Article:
And now for some good news!
If there ever was a year that deserved a big ole hat tip from Rod Serling, then 2020 would have to be it. However, I am delighted to report that as of Sept. 9, there is some good news to report as it relates to the airport – the Federal Aviation Administration has officially given SUN’s new instrument approach procedure, which has been in the works for the past two years, the go ahead. What does this mean? Well, we are expecting fewer—yes, I said fewer—weather-related
diversions this winter.
I can honestly tell you this news could not have come at a more critical time as our valley begins to ramp up for ski season. So, beginning this winter, Embraer E-175 jets, like those operated by our partners at Delta and United, will be able to land at SUN with significantly lower ceiling and visibility conditions versus the current approach which should result in less diversions to Twin Falls.
And that’s good news for SUN and the Wood River Valley economy.
Before you ask, the answer is no. No, aircraft using the new approach will not be lower on their approach. They will still be using the same glidepath they do now. The difference here is they will be able to descend and land with lower ceiling and visibility minimums. In fact, the ability for aircraft to land with lower minimums should actually reduce missed approaches and aircraft circling for a break in the weather to land.
How is that possible, you ask?
Through technology, commitment, and some very strong partnerships in our industry. By carefully studying things like geography, wind and weather patterns, as well as employing advancement in navigation technology, aircraft will be able to safely land in much lower visibility than in previous years. As a reminder, our partner Alaska Airlines has been using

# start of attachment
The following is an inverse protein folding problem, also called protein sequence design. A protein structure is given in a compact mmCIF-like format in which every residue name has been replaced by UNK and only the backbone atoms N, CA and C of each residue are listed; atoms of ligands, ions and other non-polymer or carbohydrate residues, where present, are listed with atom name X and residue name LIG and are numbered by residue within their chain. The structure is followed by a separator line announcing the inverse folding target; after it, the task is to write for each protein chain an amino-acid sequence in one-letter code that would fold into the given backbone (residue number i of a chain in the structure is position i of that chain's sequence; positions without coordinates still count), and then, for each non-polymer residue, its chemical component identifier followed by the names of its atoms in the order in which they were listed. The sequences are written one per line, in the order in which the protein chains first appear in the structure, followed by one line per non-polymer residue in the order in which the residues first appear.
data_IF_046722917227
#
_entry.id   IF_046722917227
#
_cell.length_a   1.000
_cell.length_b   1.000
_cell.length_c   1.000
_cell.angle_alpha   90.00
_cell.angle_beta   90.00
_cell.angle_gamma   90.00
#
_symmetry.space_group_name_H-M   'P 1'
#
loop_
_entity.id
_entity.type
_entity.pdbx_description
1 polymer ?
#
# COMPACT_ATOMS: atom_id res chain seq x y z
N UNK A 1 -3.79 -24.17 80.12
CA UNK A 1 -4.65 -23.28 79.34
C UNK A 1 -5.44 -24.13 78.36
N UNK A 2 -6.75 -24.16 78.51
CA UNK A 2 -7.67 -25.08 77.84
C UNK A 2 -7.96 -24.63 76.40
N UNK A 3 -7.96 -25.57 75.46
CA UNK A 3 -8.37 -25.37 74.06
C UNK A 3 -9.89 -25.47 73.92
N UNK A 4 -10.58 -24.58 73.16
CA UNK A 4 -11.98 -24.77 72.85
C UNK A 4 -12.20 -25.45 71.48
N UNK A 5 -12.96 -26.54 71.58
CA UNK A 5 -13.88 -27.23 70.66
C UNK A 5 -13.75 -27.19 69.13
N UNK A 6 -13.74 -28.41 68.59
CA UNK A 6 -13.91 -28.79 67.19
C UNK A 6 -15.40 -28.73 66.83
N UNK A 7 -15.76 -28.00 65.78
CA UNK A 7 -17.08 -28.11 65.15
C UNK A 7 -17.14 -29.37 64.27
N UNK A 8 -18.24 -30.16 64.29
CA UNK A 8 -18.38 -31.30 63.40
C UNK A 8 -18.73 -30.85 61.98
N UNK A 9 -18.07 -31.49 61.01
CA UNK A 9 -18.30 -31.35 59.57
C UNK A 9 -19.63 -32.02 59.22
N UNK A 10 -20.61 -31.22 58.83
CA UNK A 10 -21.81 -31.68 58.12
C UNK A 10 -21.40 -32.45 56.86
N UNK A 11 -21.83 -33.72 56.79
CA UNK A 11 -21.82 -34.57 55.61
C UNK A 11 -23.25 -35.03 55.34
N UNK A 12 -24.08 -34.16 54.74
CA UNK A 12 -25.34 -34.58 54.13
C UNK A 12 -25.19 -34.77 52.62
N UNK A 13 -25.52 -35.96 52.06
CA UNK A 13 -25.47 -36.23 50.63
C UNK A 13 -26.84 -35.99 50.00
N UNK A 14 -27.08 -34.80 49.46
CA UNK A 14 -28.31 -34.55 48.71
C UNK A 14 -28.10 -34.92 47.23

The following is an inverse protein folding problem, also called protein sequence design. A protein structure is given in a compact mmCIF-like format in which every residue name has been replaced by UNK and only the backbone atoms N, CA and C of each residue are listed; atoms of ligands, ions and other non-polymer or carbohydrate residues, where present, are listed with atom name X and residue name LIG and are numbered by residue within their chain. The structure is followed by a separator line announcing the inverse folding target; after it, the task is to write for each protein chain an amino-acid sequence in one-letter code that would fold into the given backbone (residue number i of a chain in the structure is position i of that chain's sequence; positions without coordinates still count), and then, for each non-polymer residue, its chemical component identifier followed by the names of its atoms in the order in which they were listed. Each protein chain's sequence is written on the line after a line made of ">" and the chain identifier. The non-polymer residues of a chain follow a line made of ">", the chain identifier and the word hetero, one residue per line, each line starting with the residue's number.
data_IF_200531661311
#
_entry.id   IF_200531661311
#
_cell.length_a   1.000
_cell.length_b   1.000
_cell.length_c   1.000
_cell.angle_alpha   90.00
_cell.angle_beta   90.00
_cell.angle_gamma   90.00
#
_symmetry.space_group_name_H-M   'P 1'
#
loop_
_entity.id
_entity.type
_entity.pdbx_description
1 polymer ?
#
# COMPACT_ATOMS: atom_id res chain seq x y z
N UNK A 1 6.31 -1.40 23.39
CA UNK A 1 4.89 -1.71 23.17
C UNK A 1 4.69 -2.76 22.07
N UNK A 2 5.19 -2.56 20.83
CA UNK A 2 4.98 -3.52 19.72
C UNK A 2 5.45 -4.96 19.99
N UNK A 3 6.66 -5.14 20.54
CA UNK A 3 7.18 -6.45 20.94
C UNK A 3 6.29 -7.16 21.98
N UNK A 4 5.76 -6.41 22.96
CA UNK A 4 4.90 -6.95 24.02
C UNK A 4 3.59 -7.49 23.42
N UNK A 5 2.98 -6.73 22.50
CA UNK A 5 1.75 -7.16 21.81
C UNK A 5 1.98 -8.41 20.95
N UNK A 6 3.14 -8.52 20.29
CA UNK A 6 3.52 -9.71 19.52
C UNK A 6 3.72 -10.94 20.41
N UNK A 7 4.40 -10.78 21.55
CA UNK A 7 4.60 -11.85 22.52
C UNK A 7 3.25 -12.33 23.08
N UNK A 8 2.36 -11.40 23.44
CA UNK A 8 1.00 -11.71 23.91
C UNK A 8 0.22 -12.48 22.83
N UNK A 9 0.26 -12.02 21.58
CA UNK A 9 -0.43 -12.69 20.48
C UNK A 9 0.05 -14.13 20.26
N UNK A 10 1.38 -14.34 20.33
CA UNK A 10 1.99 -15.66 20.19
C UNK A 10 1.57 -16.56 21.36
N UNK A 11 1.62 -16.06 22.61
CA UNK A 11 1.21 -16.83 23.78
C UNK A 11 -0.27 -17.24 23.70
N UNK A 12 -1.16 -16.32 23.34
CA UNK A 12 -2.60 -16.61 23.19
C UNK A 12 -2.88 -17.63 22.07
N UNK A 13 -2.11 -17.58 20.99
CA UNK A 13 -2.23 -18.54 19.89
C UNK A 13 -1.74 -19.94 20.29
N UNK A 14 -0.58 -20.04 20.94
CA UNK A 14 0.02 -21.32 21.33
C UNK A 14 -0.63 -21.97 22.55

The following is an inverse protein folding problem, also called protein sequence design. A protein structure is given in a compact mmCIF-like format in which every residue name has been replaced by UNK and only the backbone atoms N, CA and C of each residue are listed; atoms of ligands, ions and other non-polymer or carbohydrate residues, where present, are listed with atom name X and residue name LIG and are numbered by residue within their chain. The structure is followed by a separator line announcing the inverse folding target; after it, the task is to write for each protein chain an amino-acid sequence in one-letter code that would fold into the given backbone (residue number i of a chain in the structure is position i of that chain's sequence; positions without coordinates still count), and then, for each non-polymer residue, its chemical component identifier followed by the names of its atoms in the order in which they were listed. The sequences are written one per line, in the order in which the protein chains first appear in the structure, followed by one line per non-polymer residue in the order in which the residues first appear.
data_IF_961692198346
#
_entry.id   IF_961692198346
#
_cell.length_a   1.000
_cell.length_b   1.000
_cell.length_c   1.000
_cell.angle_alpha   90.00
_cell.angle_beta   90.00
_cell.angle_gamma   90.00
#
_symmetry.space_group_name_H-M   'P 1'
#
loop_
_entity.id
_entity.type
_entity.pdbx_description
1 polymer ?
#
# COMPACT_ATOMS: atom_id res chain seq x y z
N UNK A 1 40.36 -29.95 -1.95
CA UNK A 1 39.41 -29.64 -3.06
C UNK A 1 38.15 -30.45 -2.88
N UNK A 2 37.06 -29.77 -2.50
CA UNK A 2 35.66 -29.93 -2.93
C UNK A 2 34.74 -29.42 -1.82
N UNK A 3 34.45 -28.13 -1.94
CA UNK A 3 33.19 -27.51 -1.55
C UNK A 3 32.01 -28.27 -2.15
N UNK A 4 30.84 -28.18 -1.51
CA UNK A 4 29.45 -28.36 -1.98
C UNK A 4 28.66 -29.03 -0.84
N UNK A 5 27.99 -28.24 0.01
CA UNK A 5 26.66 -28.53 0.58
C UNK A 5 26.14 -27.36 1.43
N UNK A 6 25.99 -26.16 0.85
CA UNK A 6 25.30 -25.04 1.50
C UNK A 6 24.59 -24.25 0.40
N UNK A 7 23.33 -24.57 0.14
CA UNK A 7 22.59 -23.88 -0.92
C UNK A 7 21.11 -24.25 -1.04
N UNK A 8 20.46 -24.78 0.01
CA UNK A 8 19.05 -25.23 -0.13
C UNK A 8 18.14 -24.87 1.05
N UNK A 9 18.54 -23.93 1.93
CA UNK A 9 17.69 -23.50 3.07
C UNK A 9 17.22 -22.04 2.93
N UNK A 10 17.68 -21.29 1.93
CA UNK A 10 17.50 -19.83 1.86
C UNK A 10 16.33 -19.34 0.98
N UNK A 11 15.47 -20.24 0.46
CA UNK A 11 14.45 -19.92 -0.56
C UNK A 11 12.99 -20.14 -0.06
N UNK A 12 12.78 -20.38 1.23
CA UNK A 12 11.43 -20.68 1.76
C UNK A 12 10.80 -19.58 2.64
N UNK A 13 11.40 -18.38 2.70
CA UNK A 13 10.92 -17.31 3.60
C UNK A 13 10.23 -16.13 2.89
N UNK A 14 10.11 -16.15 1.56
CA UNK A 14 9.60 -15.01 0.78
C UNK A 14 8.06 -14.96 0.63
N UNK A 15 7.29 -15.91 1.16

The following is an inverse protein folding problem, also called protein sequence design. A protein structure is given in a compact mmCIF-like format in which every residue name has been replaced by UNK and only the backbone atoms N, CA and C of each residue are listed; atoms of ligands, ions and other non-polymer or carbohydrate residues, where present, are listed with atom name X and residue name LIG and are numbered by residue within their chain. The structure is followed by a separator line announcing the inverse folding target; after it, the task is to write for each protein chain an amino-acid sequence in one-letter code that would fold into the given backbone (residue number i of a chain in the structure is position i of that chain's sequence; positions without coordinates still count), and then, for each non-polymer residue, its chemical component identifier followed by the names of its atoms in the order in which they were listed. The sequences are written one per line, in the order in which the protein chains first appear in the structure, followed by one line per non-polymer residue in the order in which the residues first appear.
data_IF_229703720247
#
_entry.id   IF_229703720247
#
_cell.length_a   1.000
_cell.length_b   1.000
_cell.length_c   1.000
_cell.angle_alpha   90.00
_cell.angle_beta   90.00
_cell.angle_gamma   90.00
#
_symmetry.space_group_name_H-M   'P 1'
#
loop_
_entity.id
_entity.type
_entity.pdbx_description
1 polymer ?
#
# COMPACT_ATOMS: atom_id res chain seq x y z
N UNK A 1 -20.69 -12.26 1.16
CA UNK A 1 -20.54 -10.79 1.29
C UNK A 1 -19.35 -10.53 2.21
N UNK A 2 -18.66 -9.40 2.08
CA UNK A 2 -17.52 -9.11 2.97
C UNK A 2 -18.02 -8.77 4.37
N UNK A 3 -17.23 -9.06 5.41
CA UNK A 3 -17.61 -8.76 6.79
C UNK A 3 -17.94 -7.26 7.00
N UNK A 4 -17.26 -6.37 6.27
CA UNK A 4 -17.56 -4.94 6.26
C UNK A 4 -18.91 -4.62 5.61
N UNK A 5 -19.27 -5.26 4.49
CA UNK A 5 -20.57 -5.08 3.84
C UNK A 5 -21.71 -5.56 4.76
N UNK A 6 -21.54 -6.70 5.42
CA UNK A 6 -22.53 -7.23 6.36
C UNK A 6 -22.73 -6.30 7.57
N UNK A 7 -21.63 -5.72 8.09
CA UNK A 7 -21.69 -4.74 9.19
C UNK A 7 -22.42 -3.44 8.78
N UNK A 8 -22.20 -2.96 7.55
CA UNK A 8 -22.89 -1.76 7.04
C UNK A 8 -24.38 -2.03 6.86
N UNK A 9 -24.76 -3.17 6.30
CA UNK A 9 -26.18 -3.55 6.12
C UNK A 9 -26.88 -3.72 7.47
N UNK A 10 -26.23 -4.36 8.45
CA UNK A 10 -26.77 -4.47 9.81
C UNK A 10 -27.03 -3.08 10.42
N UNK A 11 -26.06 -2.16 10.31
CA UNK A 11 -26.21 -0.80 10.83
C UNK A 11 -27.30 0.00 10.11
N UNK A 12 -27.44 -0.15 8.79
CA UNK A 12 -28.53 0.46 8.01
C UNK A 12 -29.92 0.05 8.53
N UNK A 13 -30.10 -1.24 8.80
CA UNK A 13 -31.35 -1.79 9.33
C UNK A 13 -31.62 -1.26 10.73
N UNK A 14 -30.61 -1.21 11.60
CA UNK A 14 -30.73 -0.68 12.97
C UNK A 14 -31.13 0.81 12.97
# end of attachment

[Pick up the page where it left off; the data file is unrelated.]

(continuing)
similar, proprietary technology in their aircraft since the winter of 2016.
Think of it in terms of the navigation system in your car.
That’s a neat gadget, right? It gets you from one place to another rain, shine or fog—even on unfamiliar streets. This device guides you and your vehicle, through a series of computer- and satellite-based instructions, directly to your desired location.
The technology is similar with our new instrument approach, with some specifics that apply only to aircraft.
What makes it game-changing for SUN is that these capabilities have been tested and certified for the specific types of aircraft we see frequently at our airport.
Our unique weather conditions as well as our location in the valley create some interesting challenges for all aircraft. Our airline partners, concerned with the safety and comfort of passengers, often set minimum standards for landing at SUN. If the weather, wind, geography and fuel numbers don’t add up, then the “landing equation” directs them to divert.
SUN’s new instrument approach offers a new equation with more favorable variables that help our airline partners achieve the safety, comfort, and on-time goals. That said, this doesn’t mean we will never see another diversion. It does mean we should see fewer. However, Mother Nature still calls the shots. Just because we have a new equation doesn’t mean we can forget to make the safety numbers to add up.
If you’d like to learn more about the details, you can read about it in Emily Jones’s article in this week’s Idaho Mountain Express.
Until next time, I just want to reiterate how grateful I am to our Board, our community and to you, our airport visitors. We have some exciting things coming in 2021 and as 2020 winds down, I can’t think of a better place I’d rather be than right here at Friedman Memorial Airport.